Identifying as Geek

A Mon Calamari cruiser faces up against a Victory-class Star Destroyer

Here’s a funny story. This afternoon, unexpectedly, my wife came home from the gym a little earlier than usual. She caught me, to my deepest shame, in flagrante delicto, playing a solo game of Star Wars Armada, a tabletop miniature war game, in our dining room. The table was a mess: cards and tokens scattered across my make-believe star field, an Imperial Star Destroyer toppled over on its stand, and my Rebel Alliance CR90 Corellian Corvettes and X-Wing squadrons unceremoniously dumped into a bin in my vain attempt to clear the table before she walked in on me. I was unsuccessful.

I really need to stay home today, I’d told her earlier, to write an article about being a geek. This very article, in fact. It was due last week! But somewhere between washing the breakfast dishes and hammering out a thousand words, I was sidetracked by the pew pew sounds in my head.

Bless my wife’s heart, she just said I was a silly, silly man for being embarrassed. “It’s not like you killed someone. Now, change out of your bedclothes and go take a shower.”

Do I identify as “geek”?

I can certainly tick off many of the attributes that make up the geek stereotype. Gamer, uhm, yeah. Introvert, bookish, logical to the point of hair-splitting, with a predilection for science and language. I grew up being told I was smart but lazy. Fashion sense eluded me. Sports? Well, fuck sports. I hated sports, still do, in fact. I also loathed parties and attended only one “soiree” in my entire life, a sad exercise in awkwardness around girls. I liked Star Trek more than Star Wars, not that Star Wars was categorically better but because Trek had more episodes and the women were hotter. I liked being around women, I just couldn’t figure out how best to talk to them.

In school, I had friends, few but quite tight. We would chuck dice, crawling through dungeons in D&D and fighting Galactus in Marvel Super Heroes, back when RPGs were still published by TSR. I was an officer in the Science Club and a card-carrying member of the local Atari Club. On weekends during sleepovers, my friends and I would think up ways to fight crime. You know the Netflix Original, Stranger Things? Yeah. That was us.

Fast forward to the Nineties and my first job was in this newfangled thing called the Internet, back when it was still capitalized. I was a writer, but my team was tasked to design websites, before authoring tools were available. We coded in Notepad, agonizing over HTML tables before slacking off and playing Marathon on our Power Macs when the bosses had left. I’d work in several dot coms, following the golden carrot promise of IPO before shifting to my first love, media, at a tech magazine called T3. I’ve covered tech for various other publications and websites ever since.

Given all of the above, do I identify as “geek”? Question that ten years ago and I would have answered that with a brace of photon torpedoes across your port bow. You doubt my allegiance? Die! But that was then and this is now. And, upon this opportunity for reflection, I’ve found that my loyalties to the church of geek have softened somewhat.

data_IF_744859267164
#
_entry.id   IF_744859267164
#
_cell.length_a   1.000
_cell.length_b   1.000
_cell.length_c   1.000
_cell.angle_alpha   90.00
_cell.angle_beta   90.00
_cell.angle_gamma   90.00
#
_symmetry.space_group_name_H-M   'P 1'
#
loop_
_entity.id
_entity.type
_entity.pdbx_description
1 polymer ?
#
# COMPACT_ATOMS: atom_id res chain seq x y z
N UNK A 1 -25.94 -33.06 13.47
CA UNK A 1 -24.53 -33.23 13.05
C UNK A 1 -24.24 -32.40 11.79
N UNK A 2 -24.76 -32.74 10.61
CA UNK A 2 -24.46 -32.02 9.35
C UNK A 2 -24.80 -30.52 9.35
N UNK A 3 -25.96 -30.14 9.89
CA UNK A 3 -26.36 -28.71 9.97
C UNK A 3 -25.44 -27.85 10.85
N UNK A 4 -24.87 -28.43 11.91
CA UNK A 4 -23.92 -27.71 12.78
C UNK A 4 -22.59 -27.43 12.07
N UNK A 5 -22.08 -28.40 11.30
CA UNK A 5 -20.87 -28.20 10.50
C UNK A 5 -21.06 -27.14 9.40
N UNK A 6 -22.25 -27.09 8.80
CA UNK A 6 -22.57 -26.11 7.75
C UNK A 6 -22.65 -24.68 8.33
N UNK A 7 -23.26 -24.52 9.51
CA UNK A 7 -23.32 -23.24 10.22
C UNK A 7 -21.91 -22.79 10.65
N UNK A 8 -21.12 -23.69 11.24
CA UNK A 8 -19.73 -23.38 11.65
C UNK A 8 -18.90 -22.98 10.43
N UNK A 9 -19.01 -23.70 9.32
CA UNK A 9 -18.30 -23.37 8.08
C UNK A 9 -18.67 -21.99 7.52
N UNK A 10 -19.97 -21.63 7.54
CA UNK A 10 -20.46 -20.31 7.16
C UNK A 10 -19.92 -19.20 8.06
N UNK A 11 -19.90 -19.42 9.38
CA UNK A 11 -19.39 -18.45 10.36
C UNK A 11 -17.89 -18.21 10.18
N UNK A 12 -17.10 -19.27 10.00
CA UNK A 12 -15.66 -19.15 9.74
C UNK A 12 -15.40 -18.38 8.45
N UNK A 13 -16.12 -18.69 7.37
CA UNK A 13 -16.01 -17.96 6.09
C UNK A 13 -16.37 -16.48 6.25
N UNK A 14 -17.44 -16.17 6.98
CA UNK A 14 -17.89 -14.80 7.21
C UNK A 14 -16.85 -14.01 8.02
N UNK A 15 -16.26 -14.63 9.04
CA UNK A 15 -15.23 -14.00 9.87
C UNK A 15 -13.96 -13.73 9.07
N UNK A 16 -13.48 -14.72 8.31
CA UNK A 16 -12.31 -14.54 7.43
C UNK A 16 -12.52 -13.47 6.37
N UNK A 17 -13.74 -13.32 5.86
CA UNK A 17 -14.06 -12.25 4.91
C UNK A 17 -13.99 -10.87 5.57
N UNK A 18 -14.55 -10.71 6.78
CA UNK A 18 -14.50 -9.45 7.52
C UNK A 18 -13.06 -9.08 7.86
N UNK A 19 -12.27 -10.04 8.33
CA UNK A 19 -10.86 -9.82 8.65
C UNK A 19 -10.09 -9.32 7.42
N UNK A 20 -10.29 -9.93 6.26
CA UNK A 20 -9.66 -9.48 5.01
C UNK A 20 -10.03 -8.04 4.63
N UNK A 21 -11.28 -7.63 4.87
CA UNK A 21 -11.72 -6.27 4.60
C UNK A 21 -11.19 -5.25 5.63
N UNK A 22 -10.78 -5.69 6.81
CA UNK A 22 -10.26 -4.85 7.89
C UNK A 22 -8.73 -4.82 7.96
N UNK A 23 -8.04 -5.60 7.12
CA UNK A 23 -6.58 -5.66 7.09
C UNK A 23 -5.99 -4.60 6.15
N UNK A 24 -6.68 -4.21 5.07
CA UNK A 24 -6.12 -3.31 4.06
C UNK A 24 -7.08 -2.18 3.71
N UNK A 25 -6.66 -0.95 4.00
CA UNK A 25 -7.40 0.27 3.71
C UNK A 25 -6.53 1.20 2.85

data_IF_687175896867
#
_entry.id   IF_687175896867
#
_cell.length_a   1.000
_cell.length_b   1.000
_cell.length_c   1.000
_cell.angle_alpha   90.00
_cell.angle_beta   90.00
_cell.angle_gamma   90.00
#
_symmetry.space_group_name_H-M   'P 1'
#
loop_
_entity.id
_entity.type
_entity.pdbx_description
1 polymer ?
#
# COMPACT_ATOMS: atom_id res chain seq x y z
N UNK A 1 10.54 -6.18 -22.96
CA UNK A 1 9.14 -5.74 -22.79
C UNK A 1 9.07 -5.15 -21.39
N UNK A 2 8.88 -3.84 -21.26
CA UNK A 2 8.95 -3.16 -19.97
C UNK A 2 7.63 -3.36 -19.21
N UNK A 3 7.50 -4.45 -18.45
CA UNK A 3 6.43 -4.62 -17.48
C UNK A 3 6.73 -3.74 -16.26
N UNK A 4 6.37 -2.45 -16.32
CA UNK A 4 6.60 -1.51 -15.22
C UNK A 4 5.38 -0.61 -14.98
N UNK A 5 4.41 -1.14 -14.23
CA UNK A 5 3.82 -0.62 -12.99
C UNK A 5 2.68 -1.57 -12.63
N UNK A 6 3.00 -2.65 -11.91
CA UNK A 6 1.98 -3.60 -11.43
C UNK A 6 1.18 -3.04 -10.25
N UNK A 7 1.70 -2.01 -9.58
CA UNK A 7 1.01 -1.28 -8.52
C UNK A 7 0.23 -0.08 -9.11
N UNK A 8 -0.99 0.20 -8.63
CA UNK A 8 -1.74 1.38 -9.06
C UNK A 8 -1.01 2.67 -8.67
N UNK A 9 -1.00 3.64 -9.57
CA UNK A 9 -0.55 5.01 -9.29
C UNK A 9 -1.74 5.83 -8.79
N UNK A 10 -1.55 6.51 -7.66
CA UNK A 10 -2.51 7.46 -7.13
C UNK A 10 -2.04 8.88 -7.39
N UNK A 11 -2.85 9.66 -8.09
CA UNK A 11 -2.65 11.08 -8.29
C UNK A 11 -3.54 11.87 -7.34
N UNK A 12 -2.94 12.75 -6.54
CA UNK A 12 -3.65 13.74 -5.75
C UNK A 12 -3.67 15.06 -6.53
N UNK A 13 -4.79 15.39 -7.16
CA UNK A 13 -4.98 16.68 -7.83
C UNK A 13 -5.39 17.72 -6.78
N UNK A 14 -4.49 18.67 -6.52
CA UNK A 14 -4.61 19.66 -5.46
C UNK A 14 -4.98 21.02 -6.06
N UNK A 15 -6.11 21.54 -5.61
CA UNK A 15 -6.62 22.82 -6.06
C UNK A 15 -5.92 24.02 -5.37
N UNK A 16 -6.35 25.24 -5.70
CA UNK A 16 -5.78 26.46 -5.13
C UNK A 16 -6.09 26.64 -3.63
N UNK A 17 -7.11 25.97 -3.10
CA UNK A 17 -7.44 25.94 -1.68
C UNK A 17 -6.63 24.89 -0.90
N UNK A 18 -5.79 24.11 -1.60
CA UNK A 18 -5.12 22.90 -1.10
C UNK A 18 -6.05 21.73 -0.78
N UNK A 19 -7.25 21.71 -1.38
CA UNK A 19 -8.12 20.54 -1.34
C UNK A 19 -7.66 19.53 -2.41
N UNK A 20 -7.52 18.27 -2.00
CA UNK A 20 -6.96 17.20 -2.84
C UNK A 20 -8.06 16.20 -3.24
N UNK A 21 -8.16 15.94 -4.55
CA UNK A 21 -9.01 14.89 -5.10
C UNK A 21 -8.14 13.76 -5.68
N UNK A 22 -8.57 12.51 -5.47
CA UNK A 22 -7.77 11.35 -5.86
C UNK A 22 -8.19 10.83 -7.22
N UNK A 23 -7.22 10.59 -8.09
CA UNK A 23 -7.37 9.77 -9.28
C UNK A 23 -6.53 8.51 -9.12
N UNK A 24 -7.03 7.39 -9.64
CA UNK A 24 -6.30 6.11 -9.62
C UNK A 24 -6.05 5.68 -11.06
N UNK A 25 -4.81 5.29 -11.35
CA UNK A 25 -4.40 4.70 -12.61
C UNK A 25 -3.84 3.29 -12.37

To be a geek back in the 70s and 80s was to be an outlier, to be unpopular. If you were lucky, you’d find like-minded people who shared your passion for weird obscure things. Feelings of alienation, however, were never the exclusive drama of the geek. Growing up, nobody fit in. We just dealt with our insecurities by joining the tribes we identified with the most. We wanted to belong, but not with people that were too different. My wife grew up an outsider, too, one of the unpopular girls in an all-girl Catholic school, but she never thought of herself as a geek. Geeks rejected her, in fact. Instead, she found inclusion among that other fringe group, the Freaks. Oops, did I say Freaks? *DUCKS* I mean creative types. We geeks can be real jerks.

Thing is, as much as I want geek culture to be welcoming to one and all, I don’t believe in an all-encompassing inclusion either. I have mixed feelings about it mainstreaming. How does that saying go? “If everyone is special, then no one is. If everyone gets a trophy, then trophies are meaningless.” Can a geek lay exclusive claim to Doctor Who? Of course not. But we like to think we can. Feel free to be geeky all you like, but don’t say you’re a geek. Argh. I’m a wretched ball of cognitive dissonance right now. Damn this assignment.

So, I am a geek, yes, but I’d like to think I have leveled up. People change as we move along the X-axis of time. We evolve, we mature. Our roles shift from paladin to father, from thief to breadwinner. We may resist adulting — I know I do — but it feels great to revel in the new adventures. That is not to say that I have surrendered my dice. My man cave remains an unfathomable den of traps and treasure, filled with games, comics, toys and other mementos only I can sort out. But the fact that I do have a room to designate a man cave rather than the spare bathroom I used to have in my parents’ house is a sign that I’ve moved up in life. I hardly spend much time in there, but occasionally I let my X-Wings fly.

This essay originally appeared in 2.O Magazine.